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John Horowitz University of Maryland

“The Income-Temperature Relationship in a Cross-Section of Countries and its Implications for Global Warming”. John Horowitz University of Maryland. Component of survey paper:. “Econometric Evidence on the Economic Role of Climate” Income, growth Asset values (esp. land value)

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John Horowitz University of Maryland

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  1. “The Income-Temperature Relationship in a Cross-Section of Countries and its Implications for Global Warming” John Horowitz University of Maryland

  2. Component of survey paper: • “Econometric Evidence on the Economic Role of Climate” • Income, growth • Asset values (esp. land value) • Factor productivity • Agricultural yields • Health • Recreation • Other non-market effects?

  3. Why care about econometric evidence specifically? • Problems: • What is the underlying DGP? • Economic role of climate • Is evidence from even 20 years ago relevant? • Many confounding factors • All predictions are necessarily out of sample • Benefits: • Enforces intellectual discipline

  4. Income • The true variable of interest • Pathway is potentially multifaceted and subtle “Does extreme afternoon heat in west-facing [apartment] blocks alter moods?” - Editorial in The Straits Times of Singapore (2000) on whether a rash of killer-litter incidents – people being killed by flowerpots and other items being tossed out of windows – was due to high heat.

  5. Income, cont. “When retired people move to a warmer state, their life expectancy rises dramatically. In fact, 8 to 15 percent of the increase in American life expectancy over the last 30 years comes from people moving to warmer climates.” (Tyler Cowen, NYTimes, January 13, 2008) • Sensitivity? • Will state-level GDP of Georgia (USA) reflect last summer’s drought?

  6. Income • Existing studies: • Nordhaus (2006) • Mendelsohn et al. (2007) • Preceding literature – Distance to equator • Theil and Finke (1983), Theil and Seale (1994) • Ram (1999) • Hall and Jones (1999) • Masters and McMillan (2001) • Easterly and Levine (2003)

  7. Income-Temperature Relationship • Key problem is to distinguish between historical and contemporaneous explanations. • Acemoglu-Johnson-Robinson (AER 2001): Colonial mortality  Historical institutions  Current institutions  Current GDP • Colonial mortality is closely related to climate.

  8. Data • GDP per capita, PPP, $2000 (World Bank) • Averaged over 3 years, 2002-2004 • Haiti 2002-2003 • A few obvious problems: • Counts heating and cooling expenditures == Misses amenity value of climate • Misses other non-market effects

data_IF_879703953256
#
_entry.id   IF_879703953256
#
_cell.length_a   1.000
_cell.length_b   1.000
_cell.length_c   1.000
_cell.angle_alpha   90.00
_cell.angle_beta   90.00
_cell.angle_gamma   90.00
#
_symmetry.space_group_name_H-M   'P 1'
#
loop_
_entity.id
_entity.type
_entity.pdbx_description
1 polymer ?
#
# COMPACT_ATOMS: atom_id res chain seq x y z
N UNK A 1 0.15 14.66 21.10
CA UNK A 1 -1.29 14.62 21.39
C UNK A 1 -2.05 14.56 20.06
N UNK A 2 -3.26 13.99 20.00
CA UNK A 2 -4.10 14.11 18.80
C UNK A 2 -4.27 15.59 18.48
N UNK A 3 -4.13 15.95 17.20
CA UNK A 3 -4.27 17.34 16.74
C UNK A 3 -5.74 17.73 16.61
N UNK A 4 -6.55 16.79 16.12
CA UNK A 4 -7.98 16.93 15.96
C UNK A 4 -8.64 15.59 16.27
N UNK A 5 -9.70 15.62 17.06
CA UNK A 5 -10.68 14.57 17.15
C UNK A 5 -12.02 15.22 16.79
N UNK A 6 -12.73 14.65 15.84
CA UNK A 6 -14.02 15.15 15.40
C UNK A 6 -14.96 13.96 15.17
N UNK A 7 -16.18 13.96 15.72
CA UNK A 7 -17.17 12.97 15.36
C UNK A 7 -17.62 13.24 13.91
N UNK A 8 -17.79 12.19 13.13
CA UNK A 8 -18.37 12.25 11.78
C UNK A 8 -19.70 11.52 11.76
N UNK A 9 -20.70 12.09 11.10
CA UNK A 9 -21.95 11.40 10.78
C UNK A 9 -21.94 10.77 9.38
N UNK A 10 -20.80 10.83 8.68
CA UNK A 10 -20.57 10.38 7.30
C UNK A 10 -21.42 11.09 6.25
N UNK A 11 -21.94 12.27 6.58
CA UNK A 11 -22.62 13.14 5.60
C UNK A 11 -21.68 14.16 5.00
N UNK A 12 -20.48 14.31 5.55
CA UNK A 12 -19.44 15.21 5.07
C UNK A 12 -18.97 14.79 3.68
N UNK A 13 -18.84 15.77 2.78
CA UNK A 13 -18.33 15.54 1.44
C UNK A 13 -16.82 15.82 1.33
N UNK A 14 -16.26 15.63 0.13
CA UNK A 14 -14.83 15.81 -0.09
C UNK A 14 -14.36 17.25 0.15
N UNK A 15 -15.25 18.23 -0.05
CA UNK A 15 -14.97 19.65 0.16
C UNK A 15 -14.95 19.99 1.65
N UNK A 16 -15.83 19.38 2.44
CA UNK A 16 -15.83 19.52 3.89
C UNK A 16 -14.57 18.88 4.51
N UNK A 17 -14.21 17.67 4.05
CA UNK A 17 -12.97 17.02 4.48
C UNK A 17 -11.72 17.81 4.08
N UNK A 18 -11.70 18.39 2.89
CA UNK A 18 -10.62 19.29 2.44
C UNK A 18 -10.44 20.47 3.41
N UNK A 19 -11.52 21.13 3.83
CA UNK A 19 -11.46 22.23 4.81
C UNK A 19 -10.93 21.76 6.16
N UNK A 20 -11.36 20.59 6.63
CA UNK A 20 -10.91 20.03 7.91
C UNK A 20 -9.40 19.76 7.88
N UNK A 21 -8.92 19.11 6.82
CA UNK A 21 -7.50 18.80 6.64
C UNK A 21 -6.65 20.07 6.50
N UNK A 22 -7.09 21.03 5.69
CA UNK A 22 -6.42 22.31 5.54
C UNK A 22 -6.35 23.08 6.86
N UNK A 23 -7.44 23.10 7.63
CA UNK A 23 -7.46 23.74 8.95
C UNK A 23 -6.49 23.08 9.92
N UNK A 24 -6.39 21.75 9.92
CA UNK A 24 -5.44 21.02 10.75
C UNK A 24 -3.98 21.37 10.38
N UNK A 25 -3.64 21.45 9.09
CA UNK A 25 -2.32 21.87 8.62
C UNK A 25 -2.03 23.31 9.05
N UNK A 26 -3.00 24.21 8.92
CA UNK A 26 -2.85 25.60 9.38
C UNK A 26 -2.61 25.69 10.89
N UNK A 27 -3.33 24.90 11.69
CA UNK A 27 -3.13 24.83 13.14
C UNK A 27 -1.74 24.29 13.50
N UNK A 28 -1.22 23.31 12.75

9. Data, cont. • Long-run (45 year) average TEMPERATURE in the capital city • Averaged over all monitoring stations • Weighted for missing monthly observations • Unanticipated problem: Multiple capital cities • La Paz, Jerusalem, Abuja, Islamabad, Cape Town • Heat island effect? • Any heat-island effect would likely weaken our observed relationship.

  10. Temperature, cont. • Is capital city temperature representative of the country? • Presumed lower bound on estimated relationship. • If large effect exists, then why? • If small effect exists, a larger “true” effect may be masked. • Alternatives?

  11. Data, cont. • SAMPLE • 100 largest (population) excluding Hong Kong • 94.7 percent of world population • 95.4 percent of World GDP • Missing GDP: Burma, Cuba, Libya, North Korea, Serbia and Montenegro • Missing Population: Afghanistan, Iraq • Missing temperature: Rwanda • Regressions on OECD countries include all OECD • Regressions using mortality data include all available countries except Singapore and Bahamas

  12. SETTLER MORTALITY • Acemoglu, Johnson, and Robinson (AER 2001) plus France and U.K. from Acemoglu, Johnson, and Robinson (Working paper 2000). • Other covariates • Oil production in BTU per capita • Natural gas production in BTU per capita • Coal production in BTU per capita • Former Soviet Bloc

  13. Now, add Colonial Mortality

  14. Results • Colonial mortality is a strong predictor of current GDP even when we include temperature. • Temperature’s effect is diminished but still large when we control for colonial mortality • Warming of 2 degrees F leads to losses of roughly 3.5 percent of world GDP. • The contemporaneous effect of temperature is 33-45 percent of the total effect of temperature.

  15. Results, cont. • No countries are predicted to benefit when we extract the historical component of the income-temperature relationship. • How representative is the set of countries with mortality data? • If contemporaneous effect is 33 percent of total, then using regression #1, warming of 2 degrees costs us 4.5 percent of world GDP.

  16. Robustness • Mortality data are noisy and not available for all countries. • We estimated income-temperature using OECD only. • Note: Much less variation in the temperature variable.

  17. Within-country estimates • Horowitz (work in progress) • US cities: Ln(T) coefficient = -0.55 • Nordhaus (2006) • Mendelsohn, Basist, Kurukulasuriya, and Dinar (2007)

  18. Nordhaus (2006) • Construct output per km2. (G-Econ data) • Regress log output on mean temperature • With and without country fixed effects • Country fixed effects reduce coefficient by 31 percent • Regress log output on four measures of temperature, temperature squared, and other climate variables • Country fixed effects • 3 degrees C reduces output by 0.72 – 1.73 percent • Functional form problems

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